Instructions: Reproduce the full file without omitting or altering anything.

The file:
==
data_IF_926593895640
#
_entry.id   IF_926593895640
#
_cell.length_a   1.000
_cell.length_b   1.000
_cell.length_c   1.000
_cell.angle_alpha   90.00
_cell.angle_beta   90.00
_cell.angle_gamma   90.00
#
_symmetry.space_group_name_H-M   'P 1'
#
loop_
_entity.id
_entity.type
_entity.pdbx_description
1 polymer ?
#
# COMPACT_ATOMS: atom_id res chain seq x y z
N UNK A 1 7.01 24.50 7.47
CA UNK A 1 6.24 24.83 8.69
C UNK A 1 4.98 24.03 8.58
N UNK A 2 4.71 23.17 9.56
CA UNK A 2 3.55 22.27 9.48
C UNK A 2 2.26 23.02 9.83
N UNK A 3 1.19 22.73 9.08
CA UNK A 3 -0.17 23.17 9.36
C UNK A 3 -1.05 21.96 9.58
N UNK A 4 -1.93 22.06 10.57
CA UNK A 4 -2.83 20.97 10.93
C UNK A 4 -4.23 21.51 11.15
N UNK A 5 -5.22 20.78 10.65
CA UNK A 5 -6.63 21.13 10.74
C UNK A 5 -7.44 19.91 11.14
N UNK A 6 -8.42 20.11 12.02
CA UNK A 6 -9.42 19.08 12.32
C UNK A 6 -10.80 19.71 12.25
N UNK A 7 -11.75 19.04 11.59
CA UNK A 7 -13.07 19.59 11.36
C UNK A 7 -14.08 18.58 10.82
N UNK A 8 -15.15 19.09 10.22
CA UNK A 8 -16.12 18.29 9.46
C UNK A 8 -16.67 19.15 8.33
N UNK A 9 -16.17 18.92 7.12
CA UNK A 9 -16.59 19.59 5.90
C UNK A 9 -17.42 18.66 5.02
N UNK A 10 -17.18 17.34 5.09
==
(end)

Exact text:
data_IF_926593895640
#
_entry.id   IF_926593895640
#
_cell.length_a   1.000
_cell.length_b   1.000
_cell.length_c   1.000
_cell.angle_alpha   90.00
_cell.angle_beta   90.00
_cell.angle_gamma   90.00
#
_symmetry.space_group_name_H-M   'P 1'
#
loop_
_entity.id
_entity.type
_entity.pdbx_description
1 polymer ?
#
# COMPACT_ATOMS: atom_id res chain seq x y z
N UNK A 1 7.01 24.50 7.47
CA UNK A 1 6.24 24.83 8.69
C UNK A 1 4.98 24.03 8.58
N UNK A 2 4.71 23.17 9.56
CA UNK A 2 3.55 22.27 9.48
C UNK A 2 2.26 23.02 9.83
N UNK A 3 1.19 22.73 9.08
CA UNK A 3 -0.17 23.17 9.36
C UNK A 3 -1.05 21.96 9.58
N UNK A 4 -1.93 22.06 10.57
CA UNK A 4 -2.83 20.97 10.93
C UNK A 4 -4.23 21.51 11.15
N UNK A 5 -5.22 20.78 10.65
CA UNK A 5 -6.63 21.13 10.74
C UNK A 5 -7.44 19.91 11.14
N UNK A 6 -8.42 20.11 12.02
CA UNK A 6 -9.42 19.08 12.32
C UNK A 6 -10.80 19.71 12.25
N UNK A 7 -11.75 19.04 11.59
CA UNK A 7 -13.07 19.59 11.36
C UNK A 7 -14.08 18.58 10.82
N UNK A 8 -15.15 19.09 10.22
CA UNK A 8 -16.12 18.29 9.46
C UNK A 8 -16.67 19.15 8.33
N UNK A 9 -16.17 18.92 7.12
CA UNK A 9 -16.59 19.59 5.90
C UNK A 9 -17.42 18.66 5.02
N UNK A 10 -17.18 17.34 5.09